With respectful nod to the past, Lon Babby focuses Suns' GM search on talent evaluation.
By RANDY HILLFS Arizona
PHOENIX – Lon Babby doesn’t seem to be a fan of the autopsy press conference.
“I want to look forward,” Babby, president of basketball operations for the
Phoenix Suns, said in a media gathering one day after general manager Lance Blanks was fired.
“I want to make sure that what has been historically a great franchise gets even better.”
So, much like the presser after the Suns “parted ways” with Coach Alvin Gentry, the Blanks-is-gone event didn’t provide much in the way of tasty details regarding decisions gone awry.
In his closest approach to what we can appropriate as a condemnation of Blanks, Babby said, “Where I think we’ve lost our way a little bit, candidly, I want to make sure we’re respectful of the past.
“I want to make sure that we acknowledge the tremendous success this organization has had and be respectful of the people who’ve played here, the people who’ve coached here and the people who’ve spent many years working here.”
There were no offerings of specific talent-evaluation blunders or other issues that led to Blanks’ dismissal. We should suppose that just being canned is condemnation enough, which seems like a good way to do business.
Anyway, Babby – armed with a two-year contract extension -- also underscored his own culpability for a three-year run that ended in a 25-57 season and the fourth seed in next month’s NBA Draft Lottery.
“I don’t for one minute absolve myself from the decisions that have been made,”
As for future decisions that can change the atmosphere – and, yeah, the culture – on Planet Orange, Babby wasn’t exactly lobbing bouquets of information there, either.
He did put to rest the widespread notion that the future of interim coach Lindsey Hunter was automatically attached to Blanks’ removal.
“Lindsey knows he’s still very much a candidate for the job,” Babby said. “He’s a good, strong candidate.”
Babby did allow that additional coaching candidates are under consideration but refused to name names.
He also said it would be preferable to hire the next general manager before the next coach is chosen and have everyone in place prior to the draft.
“Sooner rather than later,” Babby said in regard to making those important hires, “but not unless they’re the right decisions.”
And that nod to due diligence takes us to the most important component in all of this coach-general manager-high-lottery-pick conjecture.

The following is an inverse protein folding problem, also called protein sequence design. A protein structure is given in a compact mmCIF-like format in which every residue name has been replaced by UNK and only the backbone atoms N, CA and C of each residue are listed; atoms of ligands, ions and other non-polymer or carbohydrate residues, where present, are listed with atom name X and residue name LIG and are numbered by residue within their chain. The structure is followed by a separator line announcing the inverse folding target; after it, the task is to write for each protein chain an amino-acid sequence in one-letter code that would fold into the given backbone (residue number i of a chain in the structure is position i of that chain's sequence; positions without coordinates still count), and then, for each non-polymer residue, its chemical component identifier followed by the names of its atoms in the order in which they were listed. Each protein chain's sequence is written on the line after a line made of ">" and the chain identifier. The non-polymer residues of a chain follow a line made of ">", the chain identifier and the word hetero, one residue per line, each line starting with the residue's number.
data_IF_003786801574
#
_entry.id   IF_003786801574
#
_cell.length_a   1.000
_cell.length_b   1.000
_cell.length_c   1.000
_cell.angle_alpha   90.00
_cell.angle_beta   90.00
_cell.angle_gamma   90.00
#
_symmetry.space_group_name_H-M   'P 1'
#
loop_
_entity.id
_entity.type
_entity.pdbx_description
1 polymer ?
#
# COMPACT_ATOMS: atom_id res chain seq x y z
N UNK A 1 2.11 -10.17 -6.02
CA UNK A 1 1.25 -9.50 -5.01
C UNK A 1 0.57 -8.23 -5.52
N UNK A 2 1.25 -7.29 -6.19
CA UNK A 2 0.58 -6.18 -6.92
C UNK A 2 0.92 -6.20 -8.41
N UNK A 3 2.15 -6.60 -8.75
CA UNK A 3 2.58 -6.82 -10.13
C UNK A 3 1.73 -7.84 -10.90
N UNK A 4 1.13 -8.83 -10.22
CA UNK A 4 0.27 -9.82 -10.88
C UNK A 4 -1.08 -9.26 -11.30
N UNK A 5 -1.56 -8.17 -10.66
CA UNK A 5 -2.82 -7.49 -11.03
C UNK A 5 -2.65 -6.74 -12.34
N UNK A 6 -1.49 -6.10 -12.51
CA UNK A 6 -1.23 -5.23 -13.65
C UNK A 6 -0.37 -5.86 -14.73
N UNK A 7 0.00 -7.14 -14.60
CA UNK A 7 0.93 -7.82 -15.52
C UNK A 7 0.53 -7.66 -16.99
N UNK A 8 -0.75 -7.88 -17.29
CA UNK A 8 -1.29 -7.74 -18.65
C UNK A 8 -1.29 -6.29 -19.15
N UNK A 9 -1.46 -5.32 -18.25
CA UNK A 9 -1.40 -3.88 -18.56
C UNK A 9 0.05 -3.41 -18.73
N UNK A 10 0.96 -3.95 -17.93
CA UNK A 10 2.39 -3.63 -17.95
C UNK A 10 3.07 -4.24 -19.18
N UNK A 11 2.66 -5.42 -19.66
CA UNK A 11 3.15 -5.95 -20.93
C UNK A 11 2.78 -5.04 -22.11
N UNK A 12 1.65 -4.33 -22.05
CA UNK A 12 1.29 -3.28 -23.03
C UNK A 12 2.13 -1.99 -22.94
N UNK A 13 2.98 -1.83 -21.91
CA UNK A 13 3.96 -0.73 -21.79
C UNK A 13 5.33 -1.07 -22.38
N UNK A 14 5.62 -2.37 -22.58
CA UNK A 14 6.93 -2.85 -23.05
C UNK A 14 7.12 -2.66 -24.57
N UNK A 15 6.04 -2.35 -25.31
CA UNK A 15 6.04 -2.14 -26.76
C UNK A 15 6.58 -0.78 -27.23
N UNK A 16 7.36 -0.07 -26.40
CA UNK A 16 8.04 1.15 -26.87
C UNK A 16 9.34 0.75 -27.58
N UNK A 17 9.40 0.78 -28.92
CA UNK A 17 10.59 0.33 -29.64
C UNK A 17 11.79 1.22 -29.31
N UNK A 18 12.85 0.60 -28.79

According to Babby, the next general manager must be, “First and foremost a talent evaluator.”
Responsibility for evaluating talent was under Blanks’ purview, but in three seasons with the Suns, most of those judgments should be considered failures. And that, more than anything else, is why the GM hire is huge for the immediate and long-term future of Phoenix franchise.
As former NBA coach and current TV analyst Jeff Van Gundy has pointed out in a couple of interviews within the past week, the employee responsible for judging (and acquiring) talent is the most important in any franchise.
Having a coach who can command the room (and teach the game while making a few sage decisions along the way) is important, too. But as L.A. Clippers watchdogs will tell you, suiting up Chris Paul has enabled Vinny Del Negro to learn how to be an NBA head coach while actually coaching one of the league’s best teams.
Fans of the Suns, Minnesota Timberwolves and Indiana Pacers also can remind us that current Pacers All-Star Paul George was selected six spots after Wesley Johnson in the 2010 draft. Making wise choices can happen regardless of where teams pick and how much criticism is drizzled over a draft class.
So, what will the Suns’ next lead evaluator of talent need to possess … you know, besides a high level of basketball genius? Well, according to Babby, the next GM doesn’t have to have experience as the lead GM.
“That would be a plus,” Babby said, “but not necessary.”
Although the Suns’ president of basketball ops can’t imagine a situation where the next GM would have zero experience even working in an NBA front office, he admitted anything’s possible.
This keeps alive the hope among many in the organization (and local media) that Grant Hill (currently working as a player for the Clippers) will retire and come home to Phoenix as GM. The Suns’ alleged interest in Hill has been a popular rumor around town, but – at this stage, at least – little more than that.
It also should be noted Babby was asked about the potential candidacy of Charles Barkley, who has eloquently suggested he could do a splendid job in the GM role.
“The job requires rowing the boat every day,” Babby said before suggesting the grind of NBA player evaluation might not fit into Sir Charles’ full lifestyle.
How about landing a coach and GM in one hire?
“I wouldn’t say it’s impossible,” Babby said. He also said he’d prefer keeping those responsibilities separate.
No musing in regard to talent evaluation would be complete without broaching the subject of analytics. Babby said the next GM isn’t required to be a numbers geek (my words), but would have to be on board with the Suns’ greater reliance on this growing trend.
“I told our staff, ‘this summer is the summer of analytics,' ” Babby said. “It’s a major point of emphasis.”
Until the next hires are made, Suns fans can look at 11.9 as their numerical touchstone.
That represents the chance – as a percentage – Phoenix has to land the first overall pick in the June draft.
If they manage to remain in the top four, the Suns will have their highest selection since taking Armon Gilliam at No. 2 in 1987. Without Blanks leading the evaluation charge, director of player personnel John Treloar and the rest of the scouting staff will continue studying prospects.
“I can assure you this – we will be well-prepared,” Babby said. “I assure you we will get it right.”
Getting it right with the next GM hire will go a long way toward backing up this assurance.